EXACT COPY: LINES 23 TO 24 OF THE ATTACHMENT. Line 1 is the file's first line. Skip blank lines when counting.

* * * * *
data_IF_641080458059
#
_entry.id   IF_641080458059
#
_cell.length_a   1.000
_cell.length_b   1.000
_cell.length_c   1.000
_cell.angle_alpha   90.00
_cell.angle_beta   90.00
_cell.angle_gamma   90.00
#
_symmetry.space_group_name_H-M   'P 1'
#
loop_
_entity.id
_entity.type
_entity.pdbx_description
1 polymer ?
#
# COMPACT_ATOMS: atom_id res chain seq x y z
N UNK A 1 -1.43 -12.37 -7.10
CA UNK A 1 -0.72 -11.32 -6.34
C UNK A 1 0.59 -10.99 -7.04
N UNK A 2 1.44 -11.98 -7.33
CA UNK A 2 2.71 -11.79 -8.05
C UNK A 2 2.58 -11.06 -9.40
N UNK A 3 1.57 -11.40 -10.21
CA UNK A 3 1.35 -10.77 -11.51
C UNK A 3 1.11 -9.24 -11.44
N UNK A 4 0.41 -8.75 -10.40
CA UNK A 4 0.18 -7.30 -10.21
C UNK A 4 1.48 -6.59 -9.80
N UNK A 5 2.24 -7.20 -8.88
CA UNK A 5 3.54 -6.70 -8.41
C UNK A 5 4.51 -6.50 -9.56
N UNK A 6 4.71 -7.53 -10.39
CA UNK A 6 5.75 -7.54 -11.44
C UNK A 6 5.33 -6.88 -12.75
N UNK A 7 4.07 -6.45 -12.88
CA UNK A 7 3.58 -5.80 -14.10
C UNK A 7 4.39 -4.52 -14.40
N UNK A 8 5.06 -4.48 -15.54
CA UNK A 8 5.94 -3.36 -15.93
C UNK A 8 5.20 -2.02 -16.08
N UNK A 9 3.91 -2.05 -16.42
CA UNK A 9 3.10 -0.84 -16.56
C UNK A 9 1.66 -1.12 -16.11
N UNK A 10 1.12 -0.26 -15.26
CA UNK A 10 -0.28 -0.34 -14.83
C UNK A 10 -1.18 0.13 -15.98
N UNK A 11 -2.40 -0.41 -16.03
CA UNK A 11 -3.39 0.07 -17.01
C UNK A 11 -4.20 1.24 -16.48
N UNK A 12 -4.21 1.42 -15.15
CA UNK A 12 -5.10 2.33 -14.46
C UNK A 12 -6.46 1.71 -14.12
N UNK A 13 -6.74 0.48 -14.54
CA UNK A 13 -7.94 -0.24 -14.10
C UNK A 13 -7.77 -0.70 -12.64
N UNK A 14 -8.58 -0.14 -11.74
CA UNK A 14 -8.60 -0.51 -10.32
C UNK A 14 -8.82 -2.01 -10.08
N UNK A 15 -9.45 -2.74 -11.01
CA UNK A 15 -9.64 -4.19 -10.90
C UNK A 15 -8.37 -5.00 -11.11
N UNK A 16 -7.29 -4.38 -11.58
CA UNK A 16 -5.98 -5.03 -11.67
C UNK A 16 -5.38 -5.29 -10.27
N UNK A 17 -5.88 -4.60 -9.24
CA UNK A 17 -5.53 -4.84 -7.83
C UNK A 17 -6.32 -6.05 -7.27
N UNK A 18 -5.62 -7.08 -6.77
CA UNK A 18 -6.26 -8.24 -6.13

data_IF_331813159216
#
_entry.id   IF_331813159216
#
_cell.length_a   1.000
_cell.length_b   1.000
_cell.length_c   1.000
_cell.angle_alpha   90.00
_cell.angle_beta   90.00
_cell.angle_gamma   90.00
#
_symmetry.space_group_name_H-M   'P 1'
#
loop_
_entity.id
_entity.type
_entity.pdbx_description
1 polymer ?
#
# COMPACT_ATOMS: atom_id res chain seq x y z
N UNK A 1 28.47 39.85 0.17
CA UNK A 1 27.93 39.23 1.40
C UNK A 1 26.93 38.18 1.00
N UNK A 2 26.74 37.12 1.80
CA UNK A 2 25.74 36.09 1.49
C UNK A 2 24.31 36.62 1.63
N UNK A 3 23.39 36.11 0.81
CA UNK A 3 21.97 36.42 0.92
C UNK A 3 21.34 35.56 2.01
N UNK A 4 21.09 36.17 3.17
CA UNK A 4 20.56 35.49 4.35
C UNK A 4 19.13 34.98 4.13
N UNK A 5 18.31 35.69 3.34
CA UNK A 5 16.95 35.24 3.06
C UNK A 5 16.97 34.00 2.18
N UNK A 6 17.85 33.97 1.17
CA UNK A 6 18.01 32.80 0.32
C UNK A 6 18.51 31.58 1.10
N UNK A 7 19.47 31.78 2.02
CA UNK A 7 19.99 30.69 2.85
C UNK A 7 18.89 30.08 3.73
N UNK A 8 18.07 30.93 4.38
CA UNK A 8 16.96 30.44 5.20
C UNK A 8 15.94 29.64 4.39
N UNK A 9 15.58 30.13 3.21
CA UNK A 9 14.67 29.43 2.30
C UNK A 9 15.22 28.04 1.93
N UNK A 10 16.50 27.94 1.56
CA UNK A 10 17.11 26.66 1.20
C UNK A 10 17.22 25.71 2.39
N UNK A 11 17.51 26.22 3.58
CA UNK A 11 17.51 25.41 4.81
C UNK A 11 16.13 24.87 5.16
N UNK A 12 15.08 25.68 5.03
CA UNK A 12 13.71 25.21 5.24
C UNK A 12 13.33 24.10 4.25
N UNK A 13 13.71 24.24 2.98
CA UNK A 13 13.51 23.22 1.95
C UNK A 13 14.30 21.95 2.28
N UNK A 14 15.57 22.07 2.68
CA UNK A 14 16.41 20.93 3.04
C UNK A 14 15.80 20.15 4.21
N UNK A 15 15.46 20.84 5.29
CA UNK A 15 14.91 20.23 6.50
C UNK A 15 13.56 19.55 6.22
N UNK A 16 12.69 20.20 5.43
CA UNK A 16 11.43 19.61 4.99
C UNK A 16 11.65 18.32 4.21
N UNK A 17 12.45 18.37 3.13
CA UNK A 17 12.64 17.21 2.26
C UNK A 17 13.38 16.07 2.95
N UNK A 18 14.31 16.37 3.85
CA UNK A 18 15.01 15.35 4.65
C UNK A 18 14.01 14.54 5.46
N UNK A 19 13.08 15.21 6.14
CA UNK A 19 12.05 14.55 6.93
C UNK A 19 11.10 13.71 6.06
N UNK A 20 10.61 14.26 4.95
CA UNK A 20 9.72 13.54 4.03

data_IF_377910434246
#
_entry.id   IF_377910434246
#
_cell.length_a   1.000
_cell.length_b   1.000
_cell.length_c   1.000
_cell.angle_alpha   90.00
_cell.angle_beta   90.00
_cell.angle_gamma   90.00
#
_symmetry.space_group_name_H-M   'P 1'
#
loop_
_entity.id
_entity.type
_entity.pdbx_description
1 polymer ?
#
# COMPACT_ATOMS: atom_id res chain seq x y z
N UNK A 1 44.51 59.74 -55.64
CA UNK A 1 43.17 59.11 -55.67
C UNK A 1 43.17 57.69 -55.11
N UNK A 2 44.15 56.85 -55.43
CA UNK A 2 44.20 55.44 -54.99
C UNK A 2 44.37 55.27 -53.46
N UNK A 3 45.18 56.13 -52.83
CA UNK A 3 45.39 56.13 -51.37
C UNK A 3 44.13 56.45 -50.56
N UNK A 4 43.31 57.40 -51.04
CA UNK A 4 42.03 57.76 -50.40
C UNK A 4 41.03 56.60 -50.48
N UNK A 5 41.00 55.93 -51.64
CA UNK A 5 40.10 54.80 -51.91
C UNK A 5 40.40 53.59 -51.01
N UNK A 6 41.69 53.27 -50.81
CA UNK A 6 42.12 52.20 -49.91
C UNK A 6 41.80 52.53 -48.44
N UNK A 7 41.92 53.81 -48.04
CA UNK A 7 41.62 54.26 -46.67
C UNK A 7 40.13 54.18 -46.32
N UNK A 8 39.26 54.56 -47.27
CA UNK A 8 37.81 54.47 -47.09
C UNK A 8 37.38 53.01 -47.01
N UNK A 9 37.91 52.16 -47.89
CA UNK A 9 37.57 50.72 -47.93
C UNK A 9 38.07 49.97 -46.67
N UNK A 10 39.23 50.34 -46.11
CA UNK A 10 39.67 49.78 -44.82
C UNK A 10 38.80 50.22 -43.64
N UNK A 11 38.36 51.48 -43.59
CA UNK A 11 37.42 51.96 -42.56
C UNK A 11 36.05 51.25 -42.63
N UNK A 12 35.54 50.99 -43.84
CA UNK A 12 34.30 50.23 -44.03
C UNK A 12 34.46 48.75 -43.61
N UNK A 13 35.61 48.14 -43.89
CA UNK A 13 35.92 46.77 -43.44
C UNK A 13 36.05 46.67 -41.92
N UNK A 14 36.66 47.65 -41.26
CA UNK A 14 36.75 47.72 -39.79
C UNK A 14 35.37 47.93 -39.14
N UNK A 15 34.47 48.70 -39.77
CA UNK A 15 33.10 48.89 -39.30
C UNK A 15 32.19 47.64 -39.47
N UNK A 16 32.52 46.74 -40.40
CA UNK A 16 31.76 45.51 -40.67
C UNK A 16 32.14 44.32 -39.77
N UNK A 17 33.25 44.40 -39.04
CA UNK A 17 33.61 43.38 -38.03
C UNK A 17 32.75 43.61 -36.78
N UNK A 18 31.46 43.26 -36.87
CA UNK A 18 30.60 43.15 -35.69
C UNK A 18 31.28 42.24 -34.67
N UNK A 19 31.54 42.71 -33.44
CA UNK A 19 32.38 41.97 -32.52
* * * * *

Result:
C UNK A 1 0.59 -10.99 -7.04
N UNK A 2 1.44 -11.98 -7.33